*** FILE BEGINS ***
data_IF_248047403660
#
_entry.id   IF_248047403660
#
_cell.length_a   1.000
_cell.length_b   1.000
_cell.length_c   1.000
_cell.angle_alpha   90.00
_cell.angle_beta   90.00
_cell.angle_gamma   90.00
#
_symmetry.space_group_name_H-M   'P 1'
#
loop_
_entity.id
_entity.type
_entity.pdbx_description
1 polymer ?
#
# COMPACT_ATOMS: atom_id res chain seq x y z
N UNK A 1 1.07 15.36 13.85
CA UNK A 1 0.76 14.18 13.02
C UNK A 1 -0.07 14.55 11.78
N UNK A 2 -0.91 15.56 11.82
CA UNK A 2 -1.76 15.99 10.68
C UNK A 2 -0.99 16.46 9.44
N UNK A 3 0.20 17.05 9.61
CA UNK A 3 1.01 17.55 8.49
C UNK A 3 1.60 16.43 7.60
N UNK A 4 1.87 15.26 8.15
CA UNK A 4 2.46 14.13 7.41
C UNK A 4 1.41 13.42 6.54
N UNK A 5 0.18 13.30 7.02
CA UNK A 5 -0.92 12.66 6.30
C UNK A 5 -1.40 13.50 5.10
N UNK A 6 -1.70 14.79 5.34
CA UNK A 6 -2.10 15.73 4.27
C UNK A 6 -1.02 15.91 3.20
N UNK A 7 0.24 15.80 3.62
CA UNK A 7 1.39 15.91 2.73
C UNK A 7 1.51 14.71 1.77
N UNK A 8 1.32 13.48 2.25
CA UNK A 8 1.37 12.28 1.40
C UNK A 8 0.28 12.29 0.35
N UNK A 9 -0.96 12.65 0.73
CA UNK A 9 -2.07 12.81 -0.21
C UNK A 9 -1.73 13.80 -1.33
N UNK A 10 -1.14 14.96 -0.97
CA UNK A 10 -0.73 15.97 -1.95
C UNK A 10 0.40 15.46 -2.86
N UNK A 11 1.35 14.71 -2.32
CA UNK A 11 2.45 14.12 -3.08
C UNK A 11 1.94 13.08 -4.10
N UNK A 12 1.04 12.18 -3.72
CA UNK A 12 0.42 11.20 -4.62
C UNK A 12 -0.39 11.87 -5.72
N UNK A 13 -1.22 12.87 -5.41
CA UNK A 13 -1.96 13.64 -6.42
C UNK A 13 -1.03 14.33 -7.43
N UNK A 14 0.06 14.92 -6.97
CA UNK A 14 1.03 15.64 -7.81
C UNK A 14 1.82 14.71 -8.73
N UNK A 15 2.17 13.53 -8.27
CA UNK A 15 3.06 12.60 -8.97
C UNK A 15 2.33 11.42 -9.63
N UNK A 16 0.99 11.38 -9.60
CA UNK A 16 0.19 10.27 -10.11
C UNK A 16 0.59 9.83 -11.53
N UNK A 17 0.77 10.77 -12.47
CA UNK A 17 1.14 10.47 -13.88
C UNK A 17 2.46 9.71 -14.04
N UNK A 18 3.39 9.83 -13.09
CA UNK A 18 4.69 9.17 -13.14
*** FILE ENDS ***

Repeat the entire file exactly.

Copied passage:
data_IF_248047403660
#
_entry.id   IF_248047403660
#
_cell.length_a   1.000
_cell.length_b   1.000
_cell.length_c   1.000
_cell.angle_alpha   90.00
_cell.angle_beta   90.00
_cell.angle_gamma   90.00
#
_symmetry.space_group_name_H-M   'P 1'
#
loop_
_entity.id
_entity.type
_entity.pdbx_description
1 polymer ?
#
# COMPACT_ATOMS: atom_id res chain seq x y z
N UNK A 1 1.07 15.36 13.85
CA UNK A 1 0.76 14.18 13.02
C UNK A 1 -0.07 14.55 11.78
N UNK A 2 -0.91 15.56 11.82
CA UNK A 2 -1.76 15.99 10.68
C UNK A 2 -0.99 16.46 9.44
N UNK A 3 0.20 17.05 9.61
CA UNK A 3 1.01 17.55 8.49
C UNK A 3 1.60 16.43 7.60
N UNK A 4 1.87 15.26 8.15
CA UNK A 4 2.46 14.13 7.41
C UNK A 4 1.41 13.42 6.54
N UNK A 5 0.18 13.30 7.02
CA UNK A 5 -0.92 12.66 6.30
C UNK A 5 -1.40 13.50 5.10
N UNK A 6 -1.70 14.79 5.34
CA UNK A 6 -2.10 15.73 4.27
C UNK A 6 -1.02 15.91 3.20
N UNK A 7 0.24 15.80 3.62
CA UNK A 7 1.39 15.91 2.73
C UNK A 7 1.51 14.71 1.77
N UNK A 8 1.32 13.48 2.25
CA UNK A 8 1.37 12.28 1.40
C UNK A 8 0.28 12.29 0.35
N UNK A 9 -0.96 12.65 0.73
CA UNK A 9 -2.07 12.81 -0.21
C UNK A 9 -1.73 13.80 -1.33
N UNK A 10 -1.14 14.96 -0.97
CA UNK A 10 -0.73 15.97 -1.95
C UNK A 10 0.40 15.46 -2.86
N UNK A 11 1.35 14.71 -2.32
CA UNK A 11 2.45 14.12 -3.08
C UNK A 11 1.94 13.08 -4.10
N UNK A 12 1.04 12.18 -3.72
CA UNK A 12 0.42 11.20 -4.62
C UNK A 12 -0.39 11.87 -5.72
N UNK A 13 -1.22 12.87 -5.41
CA UNK A 13 -1.96 13.64 -6.42
C UNK A 13 -1.03 14.33 -7.43
N UNK A 14 0.06 14.92 -6.97
CA UNK A 14 1.03 15.64 -7.81
C UNK A 14 1.82 14.71 -8.73
N UNK A 15 2.17 13.53 -8.27
CA UNK A 15 3.06 12.60 -8.97
C UNK A 15 2.33 11.42 -9.63
N UNK A 16 0.99 11.38 -9.60
CA UNK A 16 0.19 10.27 -10.11
C UNK A 16 0.59 9.83 -11.53
N UNK A 17 0.77 10.77 -12.47
CA UNK A 17 1.14 10.47 -13.88
C UNK A 17 2.46 9.71 -14.04
N UNK A 18 3.39 9.83 -13.09
CA UNK A 18 4.69 9.17 -13.14